2014 is the fortieth annual Seattle International Film Festival (SIFF). Since its first festival in 1976, SIFF has grown into the largest, most highly attended film festival in the United States, bringing the best in international and independent film to the Seattle area and beyond. SIFF is also a year-round film organization, which operates SIFF Cinema, reaching more than 150,000 attendees annually, and the flagship SIFF Film Center, SIFF’s new permanent home on the grounds of Seattle Center. The festival programs features, short films and documentaries from over 70 countries annually, but also provides ample opportunities for local filmmakers to showcase their work, connect with other filmmakers, and audiences alike.
Washington Filmworks reached out to Beth Barrett, SIFF’s Director of Programming, to find out more about opportunities to see Northwest films and connect with local filmmakers at the festival. She gave us some tips on how filmmakers can also make the best of their festival experience.
Hi Beth! We’ve seen some varying information on the number of films this year. Be honest, does anybody really know how many films screen at SIFF? How many are Northwest or Washington Films?
We are often still in the process of finalizing film confirmations when we go to press on the lineup, but at a certain point, yes – we have a final number of films! This year we are screening 272 features and 180 short films (including the 3 Minute Masterpiece finalists) – of those, 17 features and 41 short films are from the NW / WA state. A great year!
Tell us more about Northwest Connections. Has the program always been a part of SIFF? What makes a film a good fit for this category?
When I started in 2003, there were 7 feature films and 8 short films as part of SIFF, and it was called Spawned in Seattle. SIFF has always made a point to look for great locally produced film, but in the first 25 years of the festival, there just simply wasn’t the quantity we see today. Over the decade that I have been in programming, the NW Connections program has really exploded into the premiere section that it is now, spanning many of our other programs, notably Face the Music and Documentary Films.
Films that are a good fit include films that tell a story that could only be told here in the NW, or that may not be a film “about” here, but the people that made it make their living working here. Since the NW is a broad area, the stories associated with us are also a pretty broad category.
SIFF has an international scope, but is near and dear to the locals and a great chance to see Washington work on the big screen. If someone were new to SIFF or new the area, what could they expect from the Northwest Connections?
Yes and yes! The NW Connections program is a great place to meet filmmakers, largely due to the Seattle community, and their support of each other, and work that is getting made here. Some of them may have had films that were not included in the lineup, but are there to support those that were (and meet with people to start new projects).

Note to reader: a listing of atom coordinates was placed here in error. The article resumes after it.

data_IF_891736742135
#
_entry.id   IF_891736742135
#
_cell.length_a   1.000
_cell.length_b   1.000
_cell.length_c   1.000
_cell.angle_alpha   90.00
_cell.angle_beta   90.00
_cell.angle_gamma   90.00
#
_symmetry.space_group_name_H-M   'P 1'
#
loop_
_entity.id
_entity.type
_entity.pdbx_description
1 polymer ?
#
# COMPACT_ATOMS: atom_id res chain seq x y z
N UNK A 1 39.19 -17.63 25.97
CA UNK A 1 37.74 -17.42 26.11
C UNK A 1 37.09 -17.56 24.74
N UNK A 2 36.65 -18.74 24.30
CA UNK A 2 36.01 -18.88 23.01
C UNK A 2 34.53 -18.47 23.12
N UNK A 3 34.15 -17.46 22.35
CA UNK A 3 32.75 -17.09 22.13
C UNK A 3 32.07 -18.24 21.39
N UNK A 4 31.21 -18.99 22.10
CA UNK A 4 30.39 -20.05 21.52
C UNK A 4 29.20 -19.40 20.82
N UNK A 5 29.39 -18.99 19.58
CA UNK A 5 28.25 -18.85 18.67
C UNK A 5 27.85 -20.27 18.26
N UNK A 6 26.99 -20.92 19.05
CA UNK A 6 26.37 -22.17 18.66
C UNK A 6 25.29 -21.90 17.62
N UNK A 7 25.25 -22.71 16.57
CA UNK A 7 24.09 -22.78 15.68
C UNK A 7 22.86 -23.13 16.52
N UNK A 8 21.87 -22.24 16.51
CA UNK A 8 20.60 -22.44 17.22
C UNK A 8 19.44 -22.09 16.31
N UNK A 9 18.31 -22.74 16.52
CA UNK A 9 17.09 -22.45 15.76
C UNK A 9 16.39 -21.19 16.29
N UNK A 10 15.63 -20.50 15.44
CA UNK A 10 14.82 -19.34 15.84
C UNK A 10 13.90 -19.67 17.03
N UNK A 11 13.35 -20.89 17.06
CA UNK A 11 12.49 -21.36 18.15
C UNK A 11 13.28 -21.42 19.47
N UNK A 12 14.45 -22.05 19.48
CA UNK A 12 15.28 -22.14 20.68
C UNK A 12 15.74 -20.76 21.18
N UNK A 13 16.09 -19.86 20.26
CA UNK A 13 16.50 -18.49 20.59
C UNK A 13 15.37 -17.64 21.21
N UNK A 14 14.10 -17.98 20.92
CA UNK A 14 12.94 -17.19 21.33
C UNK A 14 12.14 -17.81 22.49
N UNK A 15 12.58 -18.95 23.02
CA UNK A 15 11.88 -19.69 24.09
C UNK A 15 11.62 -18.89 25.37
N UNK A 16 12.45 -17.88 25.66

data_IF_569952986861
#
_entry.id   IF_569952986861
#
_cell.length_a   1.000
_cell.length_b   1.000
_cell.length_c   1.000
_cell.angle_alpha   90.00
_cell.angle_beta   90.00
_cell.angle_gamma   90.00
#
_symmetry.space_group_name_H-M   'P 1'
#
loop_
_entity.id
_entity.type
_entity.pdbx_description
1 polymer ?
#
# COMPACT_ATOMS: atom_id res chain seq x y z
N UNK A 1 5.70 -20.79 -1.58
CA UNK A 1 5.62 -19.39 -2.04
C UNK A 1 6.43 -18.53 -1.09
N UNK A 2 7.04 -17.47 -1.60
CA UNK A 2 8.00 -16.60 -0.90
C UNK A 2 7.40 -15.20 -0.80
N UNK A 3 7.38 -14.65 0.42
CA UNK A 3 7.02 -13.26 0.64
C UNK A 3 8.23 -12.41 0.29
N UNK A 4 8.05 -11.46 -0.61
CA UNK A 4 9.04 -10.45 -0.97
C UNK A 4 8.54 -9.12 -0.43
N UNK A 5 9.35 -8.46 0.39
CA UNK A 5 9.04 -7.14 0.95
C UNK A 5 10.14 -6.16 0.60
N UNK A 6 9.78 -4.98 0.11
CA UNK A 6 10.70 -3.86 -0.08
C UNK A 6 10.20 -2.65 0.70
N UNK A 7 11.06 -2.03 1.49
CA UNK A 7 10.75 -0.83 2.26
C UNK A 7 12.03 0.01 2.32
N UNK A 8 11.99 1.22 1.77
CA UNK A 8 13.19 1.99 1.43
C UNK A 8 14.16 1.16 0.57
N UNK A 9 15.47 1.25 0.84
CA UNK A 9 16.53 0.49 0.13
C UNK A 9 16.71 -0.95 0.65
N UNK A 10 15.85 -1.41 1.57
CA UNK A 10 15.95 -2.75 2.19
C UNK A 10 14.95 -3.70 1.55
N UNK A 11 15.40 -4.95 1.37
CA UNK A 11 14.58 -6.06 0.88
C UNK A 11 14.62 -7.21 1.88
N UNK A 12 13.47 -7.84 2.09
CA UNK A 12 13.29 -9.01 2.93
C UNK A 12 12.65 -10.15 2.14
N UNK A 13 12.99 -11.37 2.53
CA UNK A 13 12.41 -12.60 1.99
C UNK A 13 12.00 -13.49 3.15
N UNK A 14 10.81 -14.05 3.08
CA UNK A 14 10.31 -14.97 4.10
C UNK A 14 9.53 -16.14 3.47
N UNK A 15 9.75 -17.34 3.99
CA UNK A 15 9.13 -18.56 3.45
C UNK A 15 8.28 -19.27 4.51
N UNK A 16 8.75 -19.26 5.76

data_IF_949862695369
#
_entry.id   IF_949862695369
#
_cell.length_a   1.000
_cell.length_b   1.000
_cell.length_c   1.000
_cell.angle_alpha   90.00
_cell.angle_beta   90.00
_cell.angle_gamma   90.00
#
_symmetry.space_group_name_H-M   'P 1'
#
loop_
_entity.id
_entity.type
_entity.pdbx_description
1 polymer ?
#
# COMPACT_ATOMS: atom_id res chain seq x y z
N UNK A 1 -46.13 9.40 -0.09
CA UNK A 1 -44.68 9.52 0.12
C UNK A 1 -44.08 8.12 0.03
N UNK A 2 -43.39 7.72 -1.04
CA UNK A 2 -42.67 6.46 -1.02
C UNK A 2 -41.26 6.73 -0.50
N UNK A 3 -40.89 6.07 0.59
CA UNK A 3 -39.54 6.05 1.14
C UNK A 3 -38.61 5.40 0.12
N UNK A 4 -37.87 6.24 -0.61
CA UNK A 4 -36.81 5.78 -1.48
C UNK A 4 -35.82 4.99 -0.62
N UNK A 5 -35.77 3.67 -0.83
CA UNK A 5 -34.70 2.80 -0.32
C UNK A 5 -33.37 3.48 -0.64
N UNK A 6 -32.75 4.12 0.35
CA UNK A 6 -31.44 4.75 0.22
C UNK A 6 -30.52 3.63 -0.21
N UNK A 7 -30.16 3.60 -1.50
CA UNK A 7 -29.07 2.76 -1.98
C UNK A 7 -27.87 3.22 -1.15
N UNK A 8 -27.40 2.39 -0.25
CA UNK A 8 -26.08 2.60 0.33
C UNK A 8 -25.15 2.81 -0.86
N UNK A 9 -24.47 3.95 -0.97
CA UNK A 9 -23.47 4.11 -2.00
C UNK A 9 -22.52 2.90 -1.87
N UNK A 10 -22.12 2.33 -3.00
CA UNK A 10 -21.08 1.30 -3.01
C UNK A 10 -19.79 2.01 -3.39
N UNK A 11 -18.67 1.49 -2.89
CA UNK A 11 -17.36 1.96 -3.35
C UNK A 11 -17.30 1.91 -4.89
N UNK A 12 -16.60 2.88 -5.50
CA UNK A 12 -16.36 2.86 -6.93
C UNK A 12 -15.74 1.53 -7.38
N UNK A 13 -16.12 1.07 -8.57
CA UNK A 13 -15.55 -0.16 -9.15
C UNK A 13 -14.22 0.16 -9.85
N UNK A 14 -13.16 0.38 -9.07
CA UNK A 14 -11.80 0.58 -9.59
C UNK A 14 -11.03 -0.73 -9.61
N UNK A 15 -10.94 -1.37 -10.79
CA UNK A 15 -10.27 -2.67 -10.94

What are some other Washington connections can we look forward to at the festival?
- Opening Night Gala – Jimi: All Is By My Side
- An Evening with Quincy Jones – Lifetime Achievement Award
- Closing Night Gala – The One I Love (Washington-based producer Mel Eslyn)
- Sold – (Washington-based producer Jane Charles)
We’re excited to see 4 Washington incentive films at the festival.
Yes! The incentive has had a great effect on filmmaking here in Seattle, and we are very happy to be presenting these to their local supporters.
What’s the zaniest thing a filmmaker ever did to try to get into SIFF? Is there a cautionary tale you can share with filmmakers?
One year I got a “bloody” bat in the mail from a horror film that, naturally, involved a bat as a crucial plot point. I can honestly say that it made me watch the film, and I still have the bat … but the film didn’t get in. The biggest cautionary tale I could tell is to not burn your bridges, and to be gracious whether in accepting a festival spot, or being told that a festival is going to pass on your film.
Does SIFF offer programing focused on Washington, or the Northwest, at other times of year, outside the festival?
A large part of our year-round Education outreach is our Catalyst program, which offers film script readings from local screenwriters, Crash Cinema, which is a day-long filmmaking for all program, and Film Craft commentary, in which we invite local artists to be their own commentary track on a film they choose.
They say life begins at forty. Thoughts?
You know, I think it just might. At forty, we are finding great audiences at SIFF Cinema Uptown and the SIFF Film Center, have a permanent home at the SIFF Film Center here on the Seattle Center campus, and are in the epicenter of amazing filmmaking being done here in Seattle/WA State. I think that the film community, SIFF amongst that, is confident, mature, and yet still really adventurous, waiting to see what is out there!
Thanks, Beth! SIFF 2014 runs May 15 thru June 8. The full program guide is available online. See you at the festival.
About Beth Barrett, SIFF Director of Programming: Beth has worked for SIFF in the Publications and Programming Departments since 2003. She is responsible for managing all aspects of film programming, the staff of film programmers, and securing films and guests for the Festival. Beth is also instrumental in the programming and management of SIFF Cinema and SIFF’s other year-round programs. An aficionado of short films, she secured SIFF’s status as an Academy Award® qualifying festival in 2008. Beth has been in Seattle for over 20 years and holds an MA in Northern Renaissance Art History.